Did the trans slip into the bellhousing and mate flush without any force? If so its not the pilot bearing, if it was to tight you would have had to force the trans upto the bell housing with the mounting bolts.
Second:
You said you were not sure if you put the clutch disc in correctly, I would check that first it doesn't take long to pop the trans back out and look. If the disc is in backwards you know the springs will hit the flywheel bolts and that interference will keep the clutch spining even if the pressure plate is disengaged.
Third:
If you didnt change any adjustments worst case would be the clutch maybe wouldnt disengage enough because as the clutch wears the fingers on the pressure plate move out away from the flywheel meaning you would have to shorten up the clutch linkage to keep it from slipping. If that was the case the clutch arm wouldnt be able to move the throwout bearing far enough forward to release the clutch fully.

I love manual tranys there so simple which goes back to the KISS theory, Keep It Simple Stupid.
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Old 12-06-2005, 02:11 PM
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It didn't slide in flush actually, it slide in to about a half inch from the bell housing then I tightened the bolts to put it flush. That ws my first hint that it was the pilot bushing. I'm pretty sure I put it in the right way but there is always the chance that I accidentily flipped it when I crawled under the car to put it in. I tried to adjust the linkage out all the way but it still wouldn't work. Thanks
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Old 12-07-2005, 09:07 AM
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Quote:
Originally Posted by Spiders
It didn't slide in flush actually, it slide in to about a half inch from the bell housing then I tightened the bolts to put it flush. That ws my first hint that it was the pilot bushing. I'm pretty sure I put it in the right way but there is always the chance that I accidentily flipped it when I crawled under the car to put it in. I tried to adjust the linkage out all the way but it still wouldn't work. Thanks
Then I'd say that the pilot bushing is to tight is probably is most of your problem. Since you'll have to pull the trany back out to fix it you can make double sure the clutch disc is in correct.
When you get the trany out and the clutch and pressure plate off just take a micrometer and measure the input shaft diameter where its suppose to be in the pilot bushing and then measure the bushing hole diameter and make sure that they dont interfear.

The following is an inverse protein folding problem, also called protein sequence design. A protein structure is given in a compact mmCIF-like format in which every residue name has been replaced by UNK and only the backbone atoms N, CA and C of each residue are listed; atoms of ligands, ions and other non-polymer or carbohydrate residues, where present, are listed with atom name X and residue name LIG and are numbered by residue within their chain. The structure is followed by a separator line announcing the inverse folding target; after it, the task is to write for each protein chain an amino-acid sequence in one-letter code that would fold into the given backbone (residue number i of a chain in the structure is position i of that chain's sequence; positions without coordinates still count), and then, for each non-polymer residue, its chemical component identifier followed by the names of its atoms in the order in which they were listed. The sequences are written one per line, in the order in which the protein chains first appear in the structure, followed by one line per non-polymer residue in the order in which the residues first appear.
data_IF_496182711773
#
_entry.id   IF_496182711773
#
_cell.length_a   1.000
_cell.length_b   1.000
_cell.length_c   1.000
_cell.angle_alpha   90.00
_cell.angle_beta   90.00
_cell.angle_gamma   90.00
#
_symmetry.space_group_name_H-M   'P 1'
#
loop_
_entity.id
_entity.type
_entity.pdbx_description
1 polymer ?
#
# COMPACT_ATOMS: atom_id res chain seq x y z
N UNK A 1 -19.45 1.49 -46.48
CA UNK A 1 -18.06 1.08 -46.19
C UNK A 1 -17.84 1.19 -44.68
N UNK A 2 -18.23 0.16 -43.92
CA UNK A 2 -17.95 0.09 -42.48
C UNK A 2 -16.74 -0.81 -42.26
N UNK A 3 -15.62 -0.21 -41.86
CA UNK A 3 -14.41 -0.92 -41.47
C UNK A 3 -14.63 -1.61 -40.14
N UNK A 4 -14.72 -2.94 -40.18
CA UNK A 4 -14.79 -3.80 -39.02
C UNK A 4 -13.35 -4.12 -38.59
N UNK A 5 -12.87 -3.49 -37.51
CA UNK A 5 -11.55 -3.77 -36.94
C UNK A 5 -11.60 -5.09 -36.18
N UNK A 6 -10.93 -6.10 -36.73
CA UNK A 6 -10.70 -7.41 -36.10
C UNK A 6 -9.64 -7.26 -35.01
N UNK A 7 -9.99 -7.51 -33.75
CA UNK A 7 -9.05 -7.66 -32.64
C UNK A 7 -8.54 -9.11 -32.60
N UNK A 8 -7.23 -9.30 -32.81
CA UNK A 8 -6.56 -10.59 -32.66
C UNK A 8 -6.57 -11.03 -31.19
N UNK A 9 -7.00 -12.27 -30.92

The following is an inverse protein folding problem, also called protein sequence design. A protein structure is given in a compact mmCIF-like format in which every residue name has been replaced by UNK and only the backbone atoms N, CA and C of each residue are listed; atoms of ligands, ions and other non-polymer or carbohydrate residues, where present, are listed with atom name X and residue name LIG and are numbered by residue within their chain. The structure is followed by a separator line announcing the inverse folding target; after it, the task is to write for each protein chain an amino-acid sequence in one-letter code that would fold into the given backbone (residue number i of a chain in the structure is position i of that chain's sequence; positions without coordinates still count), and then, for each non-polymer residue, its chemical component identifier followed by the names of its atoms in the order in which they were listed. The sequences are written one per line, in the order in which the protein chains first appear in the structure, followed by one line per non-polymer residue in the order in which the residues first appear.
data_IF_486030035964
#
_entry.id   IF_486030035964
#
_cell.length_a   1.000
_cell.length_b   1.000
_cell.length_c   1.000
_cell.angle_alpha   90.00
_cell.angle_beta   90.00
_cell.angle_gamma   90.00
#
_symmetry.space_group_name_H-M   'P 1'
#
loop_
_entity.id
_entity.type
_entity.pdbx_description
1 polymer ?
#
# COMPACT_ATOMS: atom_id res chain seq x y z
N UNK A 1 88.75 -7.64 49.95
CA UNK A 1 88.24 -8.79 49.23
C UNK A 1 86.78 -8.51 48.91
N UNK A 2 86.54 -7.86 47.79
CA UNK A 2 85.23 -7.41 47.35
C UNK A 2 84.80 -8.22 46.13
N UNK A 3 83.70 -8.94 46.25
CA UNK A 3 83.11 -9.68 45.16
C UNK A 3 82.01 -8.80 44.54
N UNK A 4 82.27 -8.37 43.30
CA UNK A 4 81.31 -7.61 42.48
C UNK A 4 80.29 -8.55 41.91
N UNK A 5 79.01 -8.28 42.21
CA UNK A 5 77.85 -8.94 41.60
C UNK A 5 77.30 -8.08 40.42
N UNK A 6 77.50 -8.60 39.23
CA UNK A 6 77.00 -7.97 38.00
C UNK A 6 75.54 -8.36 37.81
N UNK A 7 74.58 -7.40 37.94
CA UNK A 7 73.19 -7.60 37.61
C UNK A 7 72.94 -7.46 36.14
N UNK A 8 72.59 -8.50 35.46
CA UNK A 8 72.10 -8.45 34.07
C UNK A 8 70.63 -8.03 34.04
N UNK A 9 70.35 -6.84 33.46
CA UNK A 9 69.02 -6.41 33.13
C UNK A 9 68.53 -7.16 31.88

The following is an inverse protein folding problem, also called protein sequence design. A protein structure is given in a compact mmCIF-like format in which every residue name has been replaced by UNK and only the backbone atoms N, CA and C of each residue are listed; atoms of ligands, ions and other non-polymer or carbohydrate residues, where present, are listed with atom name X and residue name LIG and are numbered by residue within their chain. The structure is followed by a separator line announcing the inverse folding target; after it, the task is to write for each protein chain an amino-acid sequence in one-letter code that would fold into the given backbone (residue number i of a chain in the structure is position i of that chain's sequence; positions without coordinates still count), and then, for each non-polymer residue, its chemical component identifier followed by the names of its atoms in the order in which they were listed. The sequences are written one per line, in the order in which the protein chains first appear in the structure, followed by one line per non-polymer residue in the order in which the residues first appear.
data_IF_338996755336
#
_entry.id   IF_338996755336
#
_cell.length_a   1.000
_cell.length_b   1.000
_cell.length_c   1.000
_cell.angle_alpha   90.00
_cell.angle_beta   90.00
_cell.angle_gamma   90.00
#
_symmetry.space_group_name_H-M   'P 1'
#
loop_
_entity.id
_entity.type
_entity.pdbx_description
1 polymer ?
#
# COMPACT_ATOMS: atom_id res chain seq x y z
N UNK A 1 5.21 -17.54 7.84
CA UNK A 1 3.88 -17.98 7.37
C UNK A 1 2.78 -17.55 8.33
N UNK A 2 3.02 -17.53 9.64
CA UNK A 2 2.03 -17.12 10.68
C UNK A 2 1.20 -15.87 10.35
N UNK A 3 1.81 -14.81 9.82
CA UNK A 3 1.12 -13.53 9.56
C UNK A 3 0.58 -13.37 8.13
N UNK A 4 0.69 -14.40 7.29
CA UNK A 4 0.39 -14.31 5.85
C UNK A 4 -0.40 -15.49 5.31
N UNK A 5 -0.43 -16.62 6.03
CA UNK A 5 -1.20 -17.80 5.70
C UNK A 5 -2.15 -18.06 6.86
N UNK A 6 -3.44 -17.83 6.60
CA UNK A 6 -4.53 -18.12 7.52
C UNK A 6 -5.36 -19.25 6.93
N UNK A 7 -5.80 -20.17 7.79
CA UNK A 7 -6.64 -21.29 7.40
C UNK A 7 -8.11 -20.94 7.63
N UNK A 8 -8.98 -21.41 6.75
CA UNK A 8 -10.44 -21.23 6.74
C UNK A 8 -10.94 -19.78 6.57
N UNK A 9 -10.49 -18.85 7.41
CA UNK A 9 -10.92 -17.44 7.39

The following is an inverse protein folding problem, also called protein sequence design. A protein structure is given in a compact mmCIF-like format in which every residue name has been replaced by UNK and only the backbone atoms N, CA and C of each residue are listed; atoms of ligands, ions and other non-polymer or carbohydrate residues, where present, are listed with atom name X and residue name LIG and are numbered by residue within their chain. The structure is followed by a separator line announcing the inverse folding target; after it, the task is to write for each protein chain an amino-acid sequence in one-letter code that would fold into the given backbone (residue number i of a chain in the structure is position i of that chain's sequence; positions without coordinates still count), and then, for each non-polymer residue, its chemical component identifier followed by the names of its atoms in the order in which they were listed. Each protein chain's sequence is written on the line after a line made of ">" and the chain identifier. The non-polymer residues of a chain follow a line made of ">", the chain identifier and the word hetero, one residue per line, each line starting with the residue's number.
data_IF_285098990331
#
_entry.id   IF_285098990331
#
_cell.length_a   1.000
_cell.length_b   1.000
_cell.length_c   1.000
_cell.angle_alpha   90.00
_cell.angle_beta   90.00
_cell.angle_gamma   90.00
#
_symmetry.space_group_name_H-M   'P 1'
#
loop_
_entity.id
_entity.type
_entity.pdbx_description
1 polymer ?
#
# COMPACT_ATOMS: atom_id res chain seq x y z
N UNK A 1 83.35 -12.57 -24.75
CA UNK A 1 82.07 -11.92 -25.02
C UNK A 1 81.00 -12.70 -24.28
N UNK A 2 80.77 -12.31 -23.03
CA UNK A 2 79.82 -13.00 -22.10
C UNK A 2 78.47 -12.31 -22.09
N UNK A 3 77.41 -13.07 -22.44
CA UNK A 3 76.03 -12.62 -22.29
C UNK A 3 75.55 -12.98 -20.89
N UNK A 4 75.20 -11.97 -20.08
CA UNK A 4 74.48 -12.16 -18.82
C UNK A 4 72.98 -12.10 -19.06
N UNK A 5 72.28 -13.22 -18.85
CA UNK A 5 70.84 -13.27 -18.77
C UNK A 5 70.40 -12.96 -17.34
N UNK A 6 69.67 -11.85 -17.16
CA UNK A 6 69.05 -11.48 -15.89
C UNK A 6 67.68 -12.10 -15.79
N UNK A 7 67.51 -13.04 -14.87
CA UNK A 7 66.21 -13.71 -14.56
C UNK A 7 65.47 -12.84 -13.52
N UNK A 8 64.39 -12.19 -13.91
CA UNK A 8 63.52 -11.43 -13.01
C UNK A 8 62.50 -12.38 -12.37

Its not good to drill a pilot bushing because the heat will make some of the lubricant come out of the bushing, but if you have too, use the smallest incraments of drill sizes untill you get to the final diameter so that you dont put much heat into the bushing.
I guess you know how the get the bushing out since you said you changed it in the first place, but always slide the new one onto the input shaft to make sure it slides on easily that way you know its right before you put it back together.
One more thing, always slide the clutch disc onto the input shaft to and make sure it slides on easily and all the way up the splines.
When you put it all back together a very light coat of high temp grease should be applied to the input splines where the clutch rides so that it doesn't stick. Also don't put grease in the pilot bushing hole like allot of people do because the heat from the flywheel will liquify it and it will sling onto your new clutch. The new bushing is impregnated with enough lube to last its lifetime.

good luck!
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Old 12-07-2005, 11:03 AM
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I also read that if you use grease on the pilot bushing it will clog the pores blocking the bushings own lubricant. To get the first bushing out I packed the inside with grease then I used a punch to force the bushing out. Is this how you do it or is there an easier way? Thanks for your help.
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Old 12-07-2005, 12:47 PM
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Grease and a punch is the easy way to remove the pilot. Sounds like you've found the problem!

As far as service manuals, the 68-70 manuals are harder to find and more expensive than others because those are the years the collectible AMX two seater were made. You can find parts and a reprint of the manual at www.amclives.com, as well as most of the hard to find parts. I like the "smooth fender" Javelins best myself. The "hump fender" 71-74 models are more popular with the muscle car crowd though because of their more agressive looks. I prefer subtlety.

There is a 73 manual on-line at http://www.tocmp.com/manuals/AMC/1973/Service/. That will cover all your critical specs on the engine and manual transmissions. AMC switched from Borg-Warner to Chrysler auto trannys in 72. There are some differences between the 70 and 73 Javelin, but most are just cosmetic. Most mechanical procedures will be the same in 70 and 73 with a few exceptions -- which I'm sure you'll find!

The best thing about the 1970 is it has the newer ball joint suspension instead of a lower ball joint and upper trunnion like the 68-69 models. I'm really not opposed to the trunnions -- they are simple to work on and perform quite well. The American trunnion design is different than the big car though. The 64-69 American/Javelin/AMX trunnion is a strange animal! It's got a big rubber bushing that will eventually wear out (after 100K or so miles and 15-20 years service) and causes alignment and handling problems. The big cars (and older Americans) have a totally different trunnion design that doesn't have a wear problem at all.